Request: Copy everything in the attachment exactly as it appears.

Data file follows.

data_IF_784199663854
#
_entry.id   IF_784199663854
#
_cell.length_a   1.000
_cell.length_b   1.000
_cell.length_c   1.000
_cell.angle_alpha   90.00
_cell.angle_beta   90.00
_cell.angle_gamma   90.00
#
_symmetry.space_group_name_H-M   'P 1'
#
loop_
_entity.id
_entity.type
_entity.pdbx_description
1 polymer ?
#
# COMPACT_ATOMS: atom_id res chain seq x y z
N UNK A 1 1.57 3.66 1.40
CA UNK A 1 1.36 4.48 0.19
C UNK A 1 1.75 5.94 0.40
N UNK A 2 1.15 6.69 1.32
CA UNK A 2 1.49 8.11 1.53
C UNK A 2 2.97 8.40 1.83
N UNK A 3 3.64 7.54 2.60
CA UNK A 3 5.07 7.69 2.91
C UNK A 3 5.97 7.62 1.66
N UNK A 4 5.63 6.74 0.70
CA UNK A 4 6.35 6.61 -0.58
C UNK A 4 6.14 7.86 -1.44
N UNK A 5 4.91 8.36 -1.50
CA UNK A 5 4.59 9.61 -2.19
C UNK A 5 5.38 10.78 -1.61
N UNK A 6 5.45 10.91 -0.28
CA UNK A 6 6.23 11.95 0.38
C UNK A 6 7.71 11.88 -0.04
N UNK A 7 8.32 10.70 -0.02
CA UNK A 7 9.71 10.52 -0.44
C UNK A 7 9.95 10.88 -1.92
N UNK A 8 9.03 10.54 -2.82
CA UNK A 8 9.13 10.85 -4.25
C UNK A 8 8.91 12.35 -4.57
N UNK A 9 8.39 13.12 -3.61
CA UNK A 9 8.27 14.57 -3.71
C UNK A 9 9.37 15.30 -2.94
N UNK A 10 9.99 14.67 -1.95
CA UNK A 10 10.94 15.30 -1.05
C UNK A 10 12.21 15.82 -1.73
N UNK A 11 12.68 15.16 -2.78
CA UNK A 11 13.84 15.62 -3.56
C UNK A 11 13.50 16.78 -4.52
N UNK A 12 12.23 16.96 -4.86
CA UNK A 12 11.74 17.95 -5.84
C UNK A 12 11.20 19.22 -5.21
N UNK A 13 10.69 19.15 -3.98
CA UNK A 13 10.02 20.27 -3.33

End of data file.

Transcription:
data_IF_784199663854
#
_entry.id   IF_784199663854
#
_cell.length_a   1.000
_cell.length_b   1.000
_cell.length_c   1.000
_cell.angle_alpha   90.00
_cell.angle_beta   90.00
_cell.angle_gamma   90.00
#
_symmetry.space_group_name_H-M   'P 1'
#
loop_
_entity.id
_entity.type
_entity.pdbx_description
1 polymer ?
#
# COMPACT_ATOMS: atom_id res chain seq x y z
N UNK A 1 1.57 3.66 1.40
CA UNK A 1 1.36 4.48 0.19
C UNK A 1 1.75 5.94 0.40
N UNK A 2 1.15 6.69 1.32
CA UNK A 2 1.49 8.11 1.53
C UNK A 2 2.97 8.40 1.83
N UNK A 3 3.64 7.54 2.60
CA UNK A 3 5.07 7.69 2.91
C UNK A 3 5.97 7.62 1.66
N UNK A 4 5.63 6.74 0.70
CA UNK A 4 6.35 6.61 -0.58
C UNK A 4 6.14 7.86 -1.44
N UNK A 5 4.91 8.36 -1.50
CA UNK A 5 4.59 9.61 -2.19
C UNK A 5 5.38 10.78 -1.61
N UNK A 6 5.45 10.91 -0.28
CA UNK A 6 6.23 11.95 0.38
C UNK A 6 7.71 11.88 -0.04
N UNK A 7 8.32 10.70 -0.02
CA UNK A 7 9.71 10.52 -0.44
C UNK A 7 9.95 10.88 -1.92
N UNK A 8 9.03 10.54 -2.82
CA UNK A 8 9.13 10.85 -4.25
C UNK A 8 8.91 12.35 -4.57
N UNK A 9 8.39 13.12 -3.61
CA UNK A 9 8.27 14.57 -3.71
C UNK A 9 9.37 15.30 -2.94
N UNK A 10 9.99 14.67 -1.95
CA UNK A 10 10.94 15.30 -1.05
C UNK A 10 12.21 15.82 -1.73
N UNK A 11 12.68 15.16 -2.78
CA UNK A 11 13.84 15.62 -3.56
C UNK A 11 13.50 16.78 -4.52
N UNK A 12 12.23 16.96 -4.86
CA UNK A 12 11.74 17.95 -5.84
C UNK A 12 11.20 19.22 -5.21
N UNK A 13 10.69 19.15 -3.98
CA UNK A 13 10.02 20.27 -3.33